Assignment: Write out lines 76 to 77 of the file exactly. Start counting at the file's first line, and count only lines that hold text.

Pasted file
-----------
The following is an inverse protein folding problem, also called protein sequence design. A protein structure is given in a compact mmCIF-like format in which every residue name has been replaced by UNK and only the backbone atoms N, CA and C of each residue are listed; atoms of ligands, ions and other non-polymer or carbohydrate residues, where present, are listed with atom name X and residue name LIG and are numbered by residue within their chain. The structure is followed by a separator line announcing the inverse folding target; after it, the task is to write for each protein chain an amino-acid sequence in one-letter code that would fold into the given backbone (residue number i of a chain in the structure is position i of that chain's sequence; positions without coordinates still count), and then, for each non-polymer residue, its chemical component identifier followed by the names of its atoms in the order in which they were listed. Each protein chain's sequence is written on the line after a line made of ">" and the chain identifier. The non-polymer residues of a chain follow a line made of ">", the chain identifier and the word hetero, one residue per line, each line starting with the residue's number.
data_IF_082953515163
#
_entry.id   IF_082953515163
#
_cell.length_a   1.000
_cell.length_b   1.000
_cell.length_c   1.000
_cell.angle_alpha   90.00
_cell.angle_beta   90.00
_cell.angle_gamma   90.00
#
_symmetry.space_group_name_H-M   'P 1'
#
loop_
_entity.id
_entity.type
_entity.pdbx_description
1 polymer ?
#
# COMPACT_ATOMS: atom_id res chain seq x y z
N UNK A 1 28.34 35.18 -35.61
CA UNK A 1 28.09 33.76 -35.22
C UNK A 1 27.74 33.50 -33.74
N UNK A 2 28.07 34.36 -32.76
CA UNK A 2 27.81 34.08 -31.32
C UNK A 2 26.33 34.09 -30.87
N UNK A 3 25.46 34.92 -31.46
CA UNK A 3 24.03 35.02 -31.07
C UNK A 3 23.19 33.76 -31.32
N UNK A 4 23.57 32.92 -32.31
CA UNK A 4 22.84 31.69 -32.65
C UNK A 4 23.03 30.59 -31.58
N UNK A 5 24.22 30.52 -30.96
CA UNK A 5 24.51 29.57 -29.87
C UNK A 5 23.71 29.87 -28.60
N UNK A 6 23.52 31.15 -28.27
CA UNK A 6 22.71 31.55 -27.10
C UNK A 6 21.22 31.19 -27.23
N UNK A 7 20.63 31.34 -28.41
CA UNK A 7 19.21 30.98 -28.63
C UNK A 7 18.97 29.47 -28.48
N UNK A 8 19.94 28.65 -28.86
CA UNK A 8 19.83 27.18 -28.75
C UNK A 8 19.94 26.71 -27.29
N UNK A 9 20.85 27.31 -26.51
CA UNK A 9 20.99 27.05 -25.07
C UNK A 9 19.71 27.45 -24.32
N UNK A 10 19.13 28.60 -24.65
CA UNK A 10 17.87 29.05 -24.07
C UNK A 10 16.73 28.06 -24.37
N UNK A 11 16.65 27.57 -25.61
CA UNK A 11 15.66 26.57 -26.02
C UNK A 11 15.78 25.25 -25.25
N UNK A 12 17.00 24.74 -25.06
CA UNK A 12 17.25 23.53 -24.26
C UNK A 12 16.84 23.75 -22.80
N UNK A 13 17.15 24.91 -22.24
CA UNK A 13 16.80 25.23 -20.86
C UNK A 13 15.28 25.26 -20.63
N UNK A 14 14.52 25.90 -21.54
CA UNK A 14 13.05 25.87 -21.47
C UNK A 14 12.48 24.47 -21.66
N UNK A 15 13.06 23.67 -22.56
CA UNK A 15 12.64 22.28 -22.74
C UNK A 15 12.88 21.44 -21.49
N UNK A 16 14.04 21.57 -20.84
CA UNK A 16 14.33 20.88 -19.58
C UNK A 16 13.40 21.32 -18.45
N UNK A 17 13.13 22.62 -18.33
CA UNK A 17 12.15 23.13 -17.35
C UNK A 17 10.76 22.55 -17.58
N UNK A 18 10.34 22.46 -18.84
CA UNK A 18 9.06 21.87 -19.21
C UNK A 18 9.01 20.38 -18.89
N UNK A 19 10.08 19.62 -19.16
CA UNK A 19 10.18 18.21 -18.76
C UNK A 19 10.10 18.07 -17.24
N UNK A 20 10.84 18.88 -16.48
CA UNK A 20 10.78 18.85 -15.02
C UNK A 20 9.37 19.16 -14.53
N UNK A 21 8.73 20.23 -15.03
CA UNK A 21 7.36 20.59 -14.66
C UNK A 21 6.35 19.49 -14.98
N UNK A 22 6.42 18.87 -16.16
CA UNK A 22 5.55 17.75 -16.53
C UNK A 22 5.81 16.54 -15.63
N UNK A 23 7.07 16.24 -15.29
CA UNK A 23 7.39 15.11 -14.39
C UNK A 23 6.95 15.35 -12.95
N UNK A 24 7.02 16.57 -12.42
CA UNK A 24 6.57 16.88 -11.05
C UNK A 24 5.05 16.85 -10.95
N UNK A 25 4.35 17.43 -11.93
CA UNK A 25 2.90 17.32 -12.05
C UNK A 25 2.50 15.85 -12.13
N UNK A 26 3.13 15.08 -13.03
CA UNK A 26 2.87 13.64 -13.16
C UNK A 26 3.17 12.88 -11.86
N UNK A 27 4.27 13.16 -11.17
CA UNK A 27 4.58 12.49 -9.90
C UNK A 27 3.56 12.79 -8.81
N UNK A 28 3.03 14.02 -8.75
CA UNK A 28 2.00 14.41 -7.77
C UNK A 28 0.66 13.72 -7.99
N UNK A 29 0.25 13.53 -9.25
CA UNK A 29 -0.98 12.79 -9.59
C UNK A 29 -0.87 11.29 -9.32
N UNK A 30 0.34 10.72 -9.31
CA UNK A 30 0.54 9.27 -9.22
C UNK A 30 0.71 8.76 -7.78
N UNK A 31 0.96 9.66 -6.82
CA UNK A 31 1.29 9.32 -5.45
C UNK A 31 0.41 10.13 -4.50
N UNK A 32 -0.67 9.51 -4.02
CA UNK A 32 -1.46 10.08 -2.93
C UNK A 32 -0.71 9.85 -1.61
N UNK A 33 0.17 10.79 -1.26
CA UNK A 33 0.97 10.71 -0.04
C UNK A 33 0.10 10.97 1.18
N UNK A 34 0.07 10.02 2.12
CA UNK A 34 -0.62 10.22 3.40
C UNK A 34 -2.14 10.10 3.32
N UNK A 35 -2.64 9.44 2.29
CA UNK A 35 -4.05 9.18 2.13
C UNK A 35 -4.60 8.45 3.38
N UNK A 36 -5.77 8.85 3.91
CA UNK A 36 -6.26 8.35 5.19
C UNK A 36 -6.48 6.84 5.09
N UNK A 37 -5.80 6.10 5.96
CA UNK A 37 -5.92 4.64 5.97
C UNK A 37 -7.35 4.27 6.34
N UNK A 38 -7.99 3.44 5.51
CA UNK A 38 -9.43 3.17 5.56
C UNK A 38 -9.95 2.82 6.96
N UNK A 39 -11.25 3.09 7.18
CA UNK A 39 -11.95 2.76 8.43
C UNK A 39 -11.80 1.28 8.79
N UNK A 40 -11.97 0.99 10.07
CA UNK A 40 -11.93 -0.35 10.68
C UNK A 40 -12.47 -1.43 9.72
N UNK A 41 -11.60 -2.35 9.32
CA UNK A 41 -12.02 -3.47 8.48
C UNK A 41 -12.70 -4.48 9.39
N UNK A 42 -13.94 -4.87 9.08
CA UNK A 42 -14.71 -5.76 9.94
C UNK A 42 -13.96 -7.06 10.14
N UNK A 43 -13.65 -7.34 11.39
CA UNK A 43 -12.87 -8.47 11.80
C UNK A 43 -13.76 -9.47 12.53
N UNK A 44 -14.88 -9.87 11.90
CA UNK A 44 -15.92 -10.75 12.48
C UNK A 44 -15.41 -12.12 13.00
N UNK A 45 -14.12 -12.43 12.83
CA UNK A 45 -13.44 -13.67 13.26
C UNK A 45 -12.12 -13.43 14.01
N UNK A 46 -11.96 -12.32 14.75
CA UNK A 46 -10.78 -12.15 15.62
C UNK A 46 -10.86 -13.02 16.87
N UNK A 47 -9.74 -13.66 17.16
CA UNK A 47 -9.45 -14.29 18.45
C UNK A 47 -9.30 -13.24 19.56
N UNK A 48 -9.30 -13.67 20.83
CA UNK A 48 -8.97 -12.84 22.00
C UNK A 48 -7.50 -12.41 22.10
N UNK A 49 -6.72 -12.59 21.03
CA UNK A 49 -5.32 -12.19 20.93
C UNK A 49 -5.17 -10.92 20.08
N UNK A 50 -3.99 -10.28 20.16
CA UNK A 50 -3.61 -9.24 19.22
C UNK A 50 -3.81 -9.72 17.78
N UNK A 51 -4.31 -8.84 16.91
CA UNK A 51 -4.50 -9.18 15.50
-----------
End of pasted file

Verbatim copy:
N UNK A 19 10.08 19.62 -19.16
CA UNK A 19 10.18 18.21 -18.76